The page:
The Instance Group… Under the Sea December 4, 2013Posted by Wilhelm Arcturus in entertainment, Instance Group, World of Warcraft.
Tags: Cataclysm, Mounts, Vashj'ir
Under the sea,
Under the sea,
There’ll be no accusations,
Just friendly crustaceans,
Under the sea!
Homer Simpson, Homer Badman episode
Unless you go to Vashj’ir, in which case the crustaceans and often pretty hostile, along with the sharks and the sea goblins and the naga.
Did you know that the naga are, in fact, mutated highborn elves? True story.
Anyway, we were headed back to Vashj’ir, the zone under the sea.
We finished up Wrath of the Lich King last week and dipped our collective toes into Cataclysm. Our plan is to see some of the overland (or under water) content, find whatever dungeon there is along the way, and basically avoid using tools like Dungeon Finder to speed things along.
Not that the Dungeon Finder isn’t a fine thing. It removes almost all the pain of forming a PUG so you can get straight to hating the rest of your group in the shortest possible time. But for us, travel is part of the adventure.
And, for the second week running, all of us were together and online. The group was:
- Earlthecat – Level 81 Human Warrior Tank
- Skronk – Level 81 Dwarf Priest Healing
- Bungholio – Level 81 Gnome Warlock DPS
- Alioto – Level 81 Night Elf Druid DPS
- Ula – Level 82 Gnome Mage DPS
We got ourselves back into Vashj’ir. I took the bird to the island flight point and jumped in the water. Others found the portal in Stormwind and came via that route. Somehow we all managed to get in same general area, which sounds easy but which can be surprisingly difficult in an under water environment where everybody isn’t necessarily on the same horizontal plane. Up and down are a factor.
More after the cut because I run off at the keyboard as usual.
The Lich King? We Could Have Taken Him November 26, 2013Posted by Wilhelm Arcturus in entertainment, Instance Group, World of Warcraft.
Tags: Cataclysm, Forge of Souls, Halls of Reflection, Pit of Saron, Wrath of the Lich King
I think it is a sign that the team is happy being back in Azeroth when we all show up for group night nearly an hour early.
Or maybe we all just felt we needed some additional warm up time.
Either way, our normal meetup time is 9pm and we were all in-game by 8:10pm. All five of us and not just the three or four who could make it. It was on like some sort of plumber vs. ape event. Our official group lineup for the night was:
- Earlthecat – Level 80 Human Warrior Tank
- Skronk – Level 81 Dwarf Priest Healing
- Bungholio – Level 80 Gnome Warlock DPS
- Alioto – Level 80 Night Elf Druid DPS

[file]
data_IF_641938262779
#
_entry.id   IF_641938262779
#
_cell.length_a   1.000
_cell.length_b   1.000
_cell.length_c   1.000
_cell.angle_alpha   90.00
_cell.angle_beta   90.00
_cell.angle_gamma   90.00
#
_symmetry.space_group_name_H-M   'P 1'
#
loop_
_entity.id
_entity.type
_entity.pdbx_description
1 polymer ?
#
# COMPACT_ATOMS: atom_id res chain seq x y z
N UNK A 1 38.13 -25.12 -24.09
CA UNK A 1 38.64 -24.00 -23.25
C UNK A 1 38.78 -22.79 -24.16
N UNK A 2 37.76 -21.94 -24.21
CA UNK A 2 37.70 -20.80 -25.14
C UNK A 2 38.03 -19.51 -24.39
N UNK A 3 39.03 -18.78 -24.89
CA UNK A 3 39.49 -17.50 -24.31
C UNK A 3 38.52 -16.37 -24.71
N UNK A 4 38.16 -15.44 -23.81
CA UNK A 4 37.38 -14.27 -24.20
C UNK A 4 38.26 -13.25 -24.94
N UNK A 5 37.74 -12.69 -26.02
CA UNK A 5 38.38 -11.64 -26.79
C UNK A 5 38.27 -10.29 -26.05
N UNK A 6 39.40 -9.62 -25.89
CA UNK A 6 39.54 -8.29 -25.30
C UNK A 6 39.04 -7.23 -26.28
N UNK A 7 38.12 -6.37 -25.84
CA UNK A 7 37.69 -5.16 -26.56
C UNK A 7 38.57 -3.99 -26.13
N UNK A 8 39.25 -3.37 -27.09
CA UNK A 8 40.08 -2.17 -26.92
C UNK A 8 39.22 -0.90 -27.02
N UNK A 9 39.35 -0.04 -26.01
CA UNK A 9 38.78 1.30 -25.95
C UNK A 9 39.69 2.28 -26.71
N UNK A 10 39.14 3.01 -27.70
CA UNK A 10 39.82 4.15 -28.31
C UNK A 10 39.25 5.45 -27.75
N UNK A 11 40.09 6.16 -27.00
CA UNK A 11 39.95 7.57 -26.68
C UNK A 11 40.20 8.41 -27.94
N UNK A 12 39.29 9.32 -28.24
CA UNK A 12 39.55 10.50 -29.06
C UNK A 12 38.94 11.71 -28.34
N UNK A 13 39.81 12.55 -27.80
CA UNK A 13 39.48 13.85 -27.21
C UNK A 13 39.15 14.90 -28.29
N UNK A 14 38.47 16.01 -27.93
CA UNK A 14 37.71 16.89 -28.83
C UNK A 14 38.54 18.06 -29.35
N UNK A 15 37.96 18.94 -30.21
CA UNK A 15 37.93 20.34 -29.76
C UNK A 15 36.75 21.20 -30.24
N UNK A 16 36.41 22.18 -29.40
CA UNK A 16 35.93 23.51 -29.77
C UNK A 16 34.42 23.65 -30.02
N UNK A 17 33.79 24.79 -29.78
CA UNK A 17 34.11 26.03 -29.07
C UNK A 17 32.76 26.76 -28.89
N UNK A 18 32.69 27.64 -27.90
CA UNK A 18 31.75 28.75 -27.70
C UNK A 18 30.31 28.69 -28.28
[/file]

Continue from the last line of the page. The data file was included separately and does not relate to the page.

- Ula – Level 81 Gnome Mage DPS
And the first item on our agenda was to finish up the Wrath of the Lich King expansion. Last week four of us delved into the final chain of three instances that wraps up the five person content in Icecrown Citadel. We managed two out of three, with the second one being a bit of a trial for us. This time around we would go for all three.
Ula, Skronk, and I got out to Icecrown Citadel and used the summoning stone to bring Bung and Earl to us. Somewhere along the line I guess the summoning stone requirements got reduced to just two people in your group being required to summon. And so, for the first time in at least two years, we were all together in a group and ready to do an instance in Azeroth.
(Humanoids in the picture above: Skronk, Alioto, Bung, Ula, Earl, Jaina Proudmoore)
We planned to run through all three. We wanted Earl to get the whole show and we figured that since we only had trouble with the final bosses on the first two as a foursome, that being a full group would speed things along. There was a thought given to trying it at the Heroic setting, but we opted for Nomal given that this was our return venture.
More after the cut due the usual verbosity and over use of screen shots in place of narrative. Plus I totally spoil the ending if you haven’t done it yet.
The Instance Group Returns to Northrend November 19, 2013Posted by Wilhelm Arcturus in entertainment, Instance Group, World of Warcraft.
Tags: Forge of Souls, Pit of Saron, Wrath of the Lich King
As has been the case for much of 2013, we could only muster four out of five of the group. Still, everybody has successfully resubscribed, patched, and logged into the game in the last week, so everybody is on board with the idea if not able to be present. We are going to take another run at Azeroth.
So it was time to get the old team out, our original level 1 to 80 instance group, and do some warm-up exercises. The planned group was:
- Earlthecat – Level 80 Human Warrior Tank (missing)
- Bungholio – Level 80 Gnome Warlock DPS
- Alioto – Level 80 Night Elf Druid DPS
- Skronk – Level 81 Dwarf Priest Healing
- Ula – Level 81 Gnome Mage DPS
However, as Earl was out of town, we had to make do.
Alioto the druid is my latest character substitution into the group. I had to change out because I ran ahead in levels with Vikund, my paladin.
Alioto is named after the former mayor of San Francisco because… well… I needed a name and that popped into my head and, more importantly on a very old WoW server, was actually available. He is one of a selection of druids in WoW that have exactly the same dual spec options and professions. I always seem to go feral for solo, healing for random instances, herbalism for harvesting, and inscription for a trade. I actually have more such druids than hunters.
But now I had a chance to change this pattern. I cleared out my healing spec on Alioto and picked up the new… well, new to me… Guardian druid spec, which is for durids wat is bare. Or bear. I pretty much had to do that because, if you look at our line up, there are not a lot of other realistic tanking options. Though, as things will turn out, the cloth wearing priest healer will do in a pinch.